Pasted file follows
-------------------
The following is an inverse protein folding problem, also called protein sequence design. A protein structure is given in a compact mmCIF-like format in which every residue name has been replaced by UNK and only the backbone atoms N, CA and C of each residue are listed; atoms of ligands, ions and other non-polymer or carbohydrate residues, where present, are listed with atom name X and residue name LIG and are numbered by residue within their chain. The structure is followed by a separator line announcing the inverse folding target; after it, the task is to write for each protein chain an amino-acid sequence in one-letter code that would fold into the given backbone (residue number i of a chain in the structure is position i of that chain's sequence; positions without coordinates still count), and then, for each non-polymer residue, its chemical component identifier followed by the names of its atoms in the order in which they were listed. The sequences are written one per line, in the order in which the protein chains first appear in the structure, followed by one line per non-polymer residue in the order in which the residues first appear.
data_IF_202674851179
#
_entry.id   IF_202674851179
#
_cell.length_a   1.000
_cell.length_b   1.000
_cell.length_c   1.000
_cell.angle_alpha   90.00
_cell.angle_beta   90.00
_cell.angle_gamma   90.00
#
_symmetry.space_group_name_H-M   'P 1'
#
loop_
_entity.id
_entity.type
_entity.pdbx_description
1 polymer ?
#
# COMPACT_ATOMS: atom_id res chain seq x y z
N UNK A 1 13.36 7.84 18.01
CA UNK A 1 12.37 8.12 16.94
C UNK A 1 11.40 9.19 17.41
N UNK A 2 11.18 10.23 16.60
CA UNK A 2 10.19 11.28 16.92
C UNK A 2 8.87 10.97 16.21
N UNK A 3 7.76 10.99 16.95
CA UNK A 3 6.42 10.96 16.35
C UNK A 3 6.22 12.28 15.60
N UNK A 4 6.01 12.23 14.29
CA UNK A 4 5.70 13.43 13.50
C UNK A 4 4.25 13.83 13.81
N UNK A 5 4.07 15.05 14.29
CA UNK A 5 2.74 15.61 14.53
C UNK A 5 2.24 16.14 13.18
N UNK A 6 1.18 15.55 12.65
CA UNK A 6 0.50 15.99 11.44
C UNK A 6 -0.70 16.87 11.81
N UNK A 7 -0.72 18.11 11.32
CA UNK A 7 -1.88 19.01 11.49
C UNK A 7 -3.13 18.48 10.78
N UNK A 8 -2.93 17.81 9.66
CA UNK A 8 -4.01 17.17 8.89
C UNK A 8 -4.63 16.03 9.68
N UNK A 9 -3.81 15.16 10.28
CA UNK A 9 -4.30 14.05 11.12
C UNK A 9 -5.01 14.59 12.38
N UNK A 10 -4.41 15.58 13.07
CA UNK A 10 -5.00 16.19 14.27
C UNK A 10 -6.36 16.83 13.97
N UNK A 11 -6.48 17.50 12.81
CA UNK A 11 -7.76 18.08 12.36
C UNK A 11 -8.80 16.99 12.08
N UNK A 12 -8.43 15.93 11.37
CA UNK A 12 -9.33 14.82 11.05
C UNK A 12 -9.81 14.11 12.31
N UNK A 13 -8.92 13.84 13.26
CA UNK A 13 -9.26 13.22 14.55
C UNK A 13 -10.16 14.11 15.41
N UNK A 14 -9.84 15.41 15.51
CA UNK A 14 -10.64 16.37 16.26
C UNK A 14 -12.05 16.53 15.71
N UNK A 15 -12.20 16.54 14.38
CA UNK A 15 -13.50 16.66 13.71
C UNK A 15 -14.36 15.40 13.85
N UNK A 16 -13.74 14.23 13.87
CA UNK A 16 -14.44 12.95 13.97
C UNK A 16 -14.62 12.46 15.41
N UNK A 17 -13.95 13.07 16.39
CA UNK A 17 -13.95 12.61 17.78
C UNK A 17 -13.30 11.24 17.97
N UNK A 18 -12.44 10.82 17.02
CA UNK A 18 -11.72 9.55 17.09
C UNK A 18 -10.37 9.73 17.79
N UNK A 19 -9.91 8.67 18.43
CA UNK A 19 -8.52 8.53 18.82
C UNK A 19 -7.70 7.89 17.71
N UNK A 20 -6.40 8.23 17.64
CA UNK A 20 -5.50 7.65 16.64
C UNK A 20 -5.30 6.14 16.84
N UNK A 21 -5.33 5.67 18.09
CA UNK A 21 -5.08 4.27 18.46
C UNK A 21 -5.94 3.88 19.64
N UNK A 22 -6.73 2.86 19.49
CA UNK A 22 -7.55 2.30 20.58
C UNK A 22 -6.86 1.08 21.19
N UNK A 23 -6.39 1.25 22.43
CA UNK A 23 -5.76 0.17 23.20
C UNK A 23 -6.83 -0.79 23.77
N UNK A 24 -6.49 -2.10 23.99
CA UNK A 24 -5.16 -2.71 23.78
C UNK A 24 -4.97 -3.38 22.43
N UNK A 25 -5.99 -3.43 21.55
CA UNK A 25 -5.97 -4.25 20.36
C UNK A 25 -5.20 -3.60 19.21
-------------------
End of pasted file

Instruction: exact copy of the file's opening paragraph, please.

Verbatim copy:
The following is an inverse protein folding problem, also called protein sequence design. A protein structure is given in a compact mmCIF-like format in which every residue name has been replaced by UNK and only the backbone atoms N, CA and C of each residue are listed; atoms of ligands, ions and other non-polymer or carbohydrate residues, where present, are listed with atom name X and residue name LIG and are numbered by residue within their chain. The structure is followed by a separator line announcing the inverse folding target; after it, the task is to write for each protein chain an amino-acid sequence in one-letter code that would fold into the given backbone (residue number i of a chain in the structure is position i of that chain's sequence; positions without coordinates still count), and then, for each non-polymer residue, its chemical component identifier followed by the names of its atoms in the order in which they were listed. The sequences are written one per line, in the order in which the protein chains first appear in the structure, followed by one line per non-polymer residue in the order in which the residues first appear.